Introduction
Lesson One
Lesson Two
Lesson Three
Lesson Four
Lesson Five
J. Myron Atkin
Rodger W. Bybee
George DeBoer
Peter Dow
Marye Anne Fox
John Goodlad
(Jeremy Kilpatrick)
Glenda T. Lappan
Thomas T. Liao
F. James Rutherford
Introduction
Lesson One
Lesson Two
Lesson Three
Lesson Four
Lesson Five


Five Lessons from the New Math Era (continued)
Jeremy Kilpatrick, University of Georgia
Lesson
Four: You can compare apples and oranges, but not on what
counts.
In my work for the SMSG, I assisted with
the National Longitudinal Study of Mathematical
Abilities, a fiveyear project to assess the effects of
new math curriculum programs. I learned many lessons from
that experience, but one of the most important was that
when curricula have different goals, they can be compared
either on the goals they share in common, in which case
important things are not measured, or on the entire set
of goals, in which case each curriculum is at a
disadvantage on the goals it did not attempt. If a new
curriculum teaches different mathematics from that of the
old curriculum, students who were not taught that
mathematics cannot be expected to know it. It is
discouraging and unfair to such students to attempt to go
deeply into their understanding of something they have
not been taught. Legitimate comparisons can only be made
on common goals, which necessarily fail to capture much
of what makes each curriculum unique.
That lesson seems simple enough, but it has not been
learned by many who would use the results of a single
mathematics test to compare the performance of students
in different mathematics programs across different states
or countries. The tests used for such comparisons are
never optimally attuned to the goals of each program;
they cannot be. Nor do they represent consensus judgments
of what all students need to know and be able to do.
Instead, they are essentially political compromises that
reflect what administrative bodies are willing to fund as
minimal indicators of student knowledge. If we want to
know what mathematics our students are learning from the
programs they are in, we need to use instruments that are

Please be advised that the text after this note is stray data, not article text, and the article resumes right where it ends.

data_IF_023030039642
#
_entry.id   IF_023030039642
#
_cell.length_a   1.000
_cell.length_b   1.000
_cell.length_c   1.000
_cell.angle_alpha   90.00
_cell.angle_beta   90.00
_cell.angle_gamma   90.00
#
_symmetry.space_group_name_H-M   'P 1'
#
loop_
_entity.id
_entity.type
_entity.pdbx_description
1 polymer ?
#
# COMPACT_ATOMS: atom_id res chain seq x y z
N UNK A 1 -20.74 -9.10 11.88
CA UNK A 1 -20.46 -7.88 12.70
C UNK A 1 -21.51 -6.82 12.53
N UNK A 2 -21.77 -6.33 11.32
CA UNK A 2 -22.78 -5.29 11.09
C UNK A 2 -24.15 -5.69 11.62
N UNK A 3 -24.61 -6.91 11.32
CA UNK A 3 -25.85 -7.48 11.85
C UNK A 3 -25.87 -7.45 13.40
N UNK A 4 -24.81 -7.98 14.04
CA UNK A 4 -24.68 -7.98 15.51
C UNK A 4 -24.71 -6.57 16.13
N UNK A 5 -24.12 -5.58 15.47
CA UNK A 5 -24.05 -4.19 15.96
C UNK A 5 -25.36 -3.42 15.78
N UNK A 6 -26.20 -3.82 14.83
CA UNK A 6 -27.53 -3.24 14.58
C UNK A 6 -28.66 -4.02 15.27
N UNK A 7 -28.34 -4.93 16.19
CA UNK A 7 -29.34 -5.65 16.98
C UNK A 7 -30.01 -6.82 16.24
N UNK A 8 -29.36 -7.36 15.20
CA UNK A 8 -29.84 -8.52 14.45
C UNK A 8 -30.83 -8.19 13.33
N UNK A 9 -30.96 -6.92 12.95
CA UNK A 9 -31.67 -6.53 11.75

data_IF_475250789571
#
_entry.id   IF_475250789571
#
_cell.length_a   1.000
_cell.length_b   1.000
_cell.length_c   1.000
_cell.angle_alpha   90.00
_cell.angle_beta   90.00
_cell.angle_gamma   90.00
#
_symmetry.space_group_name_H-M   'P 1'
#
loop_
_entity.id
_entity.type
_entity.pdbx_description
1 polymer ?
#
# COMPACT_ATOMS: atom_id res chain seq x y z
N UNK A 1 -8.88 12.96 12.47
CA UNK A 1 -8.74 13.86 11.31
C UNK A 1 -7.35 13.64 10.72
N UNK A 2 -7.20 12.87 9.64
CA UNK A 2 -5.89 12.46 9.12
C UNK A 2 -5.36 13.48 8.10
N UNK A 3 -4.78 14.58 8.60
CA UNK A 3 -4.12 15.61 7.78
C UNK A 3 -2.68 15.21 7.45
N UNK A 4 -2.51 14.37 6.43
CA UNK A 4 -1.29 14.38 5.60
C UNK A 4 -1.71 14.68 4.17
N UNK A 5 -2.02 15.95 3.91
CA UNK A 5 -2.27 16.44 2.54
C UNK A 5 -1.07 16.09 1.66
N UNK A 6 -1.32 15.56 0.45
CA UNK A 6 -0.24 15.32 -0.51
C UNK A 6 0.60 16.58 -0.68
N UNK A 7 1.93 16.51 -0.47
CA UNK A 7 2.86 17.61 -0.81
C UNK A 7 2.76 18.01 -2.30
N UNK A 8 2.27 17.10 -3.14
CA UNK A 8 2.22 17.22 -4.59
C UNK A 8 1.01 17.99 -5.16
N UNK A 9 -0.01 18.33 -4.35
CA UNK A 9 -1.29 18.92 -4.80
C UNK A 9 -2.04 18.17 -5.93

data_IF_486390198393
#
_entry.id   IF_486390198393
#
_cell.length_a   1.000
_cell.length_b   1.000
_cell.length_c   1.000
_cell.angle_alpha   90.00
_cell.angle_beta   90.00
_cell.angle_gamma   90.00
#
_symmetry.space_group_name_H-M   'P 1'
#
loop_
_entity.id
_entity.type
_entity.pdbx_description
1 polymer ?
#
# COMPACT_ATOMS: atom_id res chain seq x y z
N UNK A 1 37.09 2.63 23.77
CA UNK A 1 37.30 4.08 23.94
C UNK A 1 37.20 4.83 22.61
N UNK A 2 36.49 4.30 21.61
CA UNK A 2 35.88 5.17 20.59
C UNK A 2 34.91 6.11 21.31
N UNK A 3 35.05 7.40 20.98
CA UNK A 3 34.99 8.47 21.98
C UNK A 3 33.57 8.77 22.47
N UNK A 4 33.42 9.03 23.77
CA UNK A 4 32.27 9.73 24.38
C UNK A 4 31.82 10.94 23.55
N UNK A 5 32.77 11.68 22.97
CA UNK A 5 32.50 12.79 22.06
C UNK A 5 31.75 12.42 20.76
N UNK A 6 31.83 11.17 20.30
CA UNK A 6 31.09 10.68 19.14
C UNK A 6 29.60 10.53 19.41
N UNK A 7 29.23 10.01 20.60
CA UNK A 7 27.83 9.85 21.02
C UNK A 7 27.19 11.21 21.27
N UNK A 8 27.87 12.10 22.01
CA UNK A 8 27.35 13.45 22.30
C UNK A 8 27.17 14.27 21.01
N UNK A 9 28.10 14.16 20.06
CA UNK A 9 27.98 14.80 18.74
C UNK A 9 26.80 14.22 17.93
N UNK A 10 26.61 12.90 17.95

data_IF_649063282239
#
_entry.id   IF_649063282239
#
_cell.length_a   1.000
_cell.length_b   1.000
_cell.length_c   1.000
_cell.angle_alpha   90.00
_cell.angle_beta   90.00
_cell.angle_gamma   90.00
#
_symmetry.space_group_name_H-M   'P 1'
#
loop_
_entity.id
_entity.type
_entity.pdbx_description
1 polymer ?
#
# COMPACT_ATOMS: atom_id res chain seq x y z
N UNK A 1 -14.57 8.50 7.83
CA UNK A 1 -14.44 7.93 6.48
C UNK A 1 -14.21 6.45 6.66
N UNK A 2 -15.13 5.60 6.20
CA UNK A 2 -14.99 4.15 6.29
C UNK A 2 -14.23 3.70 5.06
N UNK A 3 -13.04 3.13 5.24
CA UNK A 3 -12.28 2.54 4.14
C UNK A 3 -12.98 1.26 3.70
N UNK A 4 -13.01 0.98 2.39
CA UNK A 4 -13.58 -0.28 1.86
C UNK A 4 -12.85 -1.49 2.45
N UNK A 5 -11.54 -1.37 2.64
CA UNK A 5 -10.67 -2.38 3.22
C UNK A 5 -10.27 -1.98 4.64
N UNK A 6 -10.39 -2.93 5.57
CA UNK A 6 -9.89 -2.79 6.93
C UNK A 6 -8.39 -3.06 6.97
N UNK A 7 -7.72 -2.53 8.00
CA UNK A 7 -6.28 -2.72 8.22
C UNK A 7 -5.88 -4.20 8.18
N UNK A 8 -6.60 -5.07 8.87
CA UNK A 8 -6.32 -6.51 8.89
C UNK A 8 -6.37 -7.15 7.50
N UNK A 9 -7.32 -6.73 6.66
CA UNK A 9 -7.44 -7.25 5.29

sensitive to all facets of those programs.
Lesson Five: “Mathematics education is much more
complicated than you expected, even though you expected
it to be more complicated than you expected.”
This quotation comes from Ed Begle, who
formulated it in relation to what he had learned about
research and evaluation in mathematics education during
the 1960s. I have adopted it as a kind of metalesson
that not only covers the others I have offered but also
doubles back on itself. It reminds us not to be too
easily tempted by nice words about lessons to be learned
from our experience.
The new math reforms, like all educational reforms I know
about, accomplished neither what their supporters wanted
nor their detractors feared. Instead, their major
contribution, apart from preparing the ground in which
current reform efforts have been planted, was to develop
the field of mathematics education in schools and
universities. The strength of mathematics education in
the U.S. today is due in no small part to the recruitment
into the community during the new math era of some of the
most talented people of that generation.
Educational reform is often construed as a technical
problem. The curriculum project, which came into being
during the new math era and which remains one of its
enduring contributions to the curriculum field, was
modeled consciously or unconsciously on the scientific
and military projects of World War II and its aftermath
that set out to harness the atom, cure disease, or put a
satellite into space. A nation that can put a man on the
moon ought to be able to reform its educational
system—so goes the standard claim. But changing how
and what mathematics is taught to our children is not a
technical problem. It is a human problem that demands an
understanding and appreciation of how people work
together in classrooms to learn and teach and do
mathematics. What brings them there? What is important to
them? How can they be helped to do their work better?
What does society want them to do with mathematics, what
do they want to do, and how can these be reconciled? Why
should they change what they are doing? These are the
sorts of tough questions that were overlooked during the
new math era but that anyone who would reform education
must somehow address.